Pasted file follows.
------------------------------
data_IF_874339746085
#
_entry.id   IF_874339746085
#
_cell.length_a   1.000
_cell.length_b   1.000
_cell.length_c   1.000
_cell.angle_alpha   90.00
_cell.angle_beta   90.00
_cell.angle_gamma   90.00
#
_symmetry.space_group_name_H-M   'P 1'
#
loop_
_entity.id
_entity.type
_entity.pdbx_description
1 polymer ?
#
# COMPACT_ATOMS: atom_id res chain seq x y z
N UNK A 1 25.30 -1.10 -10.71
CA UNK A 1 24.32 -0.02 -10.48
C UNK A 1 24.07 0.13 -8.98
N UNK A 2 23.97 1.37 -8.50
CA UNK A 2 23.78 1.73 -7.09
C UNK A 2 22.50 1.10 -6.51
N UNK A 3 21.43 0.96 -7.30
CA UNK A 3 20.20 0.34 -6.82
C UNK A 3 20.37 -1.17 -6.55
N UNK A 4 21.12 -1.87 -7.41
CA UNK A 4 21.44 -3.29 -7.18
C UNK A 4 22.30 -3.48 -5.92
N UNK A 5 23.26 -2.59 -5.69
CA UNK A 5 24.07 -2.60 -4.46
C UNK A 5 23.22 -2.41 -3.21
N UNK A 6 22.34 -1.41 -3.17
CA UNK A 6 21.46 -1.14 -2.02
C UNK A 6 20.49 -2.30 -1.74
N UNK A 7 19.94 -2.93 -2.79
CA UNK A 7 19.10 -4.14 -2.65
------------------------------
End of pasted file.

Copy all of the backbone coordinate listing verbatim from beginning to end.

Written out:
data_IF_874339746085
#
_entry.id   IF_874339746085
#
_cell.length_a   1.000
_cell.length_b   1.000
_cell.length_c   1.000
_cell.angle_alpha   90.00
_cell.angle_beta   90.00
_cell.angle_gamma   90.00
#
_symmetry.space_group_name_H-M   'P 1'
#
loop_
_entity.id
_entity.type
_entity.pdbx_description
1 polymer ?
#
# COMPACT_ATOMS: atom_id res chain seq x y z
N UNK A 1 25.30 -1.10 -10.71
CA UNK A 1 24.32 -0.02 -10.48
C UNK A 1 24.07 0.13 -8.98
N UNK A 2 23.97 1.37 -8.50
CA UNK A 2 23.78 1.73 -7.09
C UNK A 2 22.50 1.10 -6.51
N UNK A 3 21.43 0.96 -7.30
CA UNK A 3 20.20 0.34 -6.82
C UNK A 3 20.37 -1.17 -6.55
N UNK A 4 21.12 -1.87 -7.41
CA UNK A 4 21.44 -3.29 -7.18
C UNK A 4 22.30 -3.48 -5.92
N UNK A 5 23.26 -2.59 -5.69
CA UNK A 5 24.07 -2.60 -4.46
C UNK A 5 23.22 -2.41 -3.21
N UNK A 6 22.34 -1.41 -3.17
CA UNK A 6 21.46 -1.14 -2.02
C UNK A 6 20.49 -2.30 -1.74
N UNK A 7 19.94 -2.93 -2.79
CA UNK A 7 19.10 -4.14 -2.65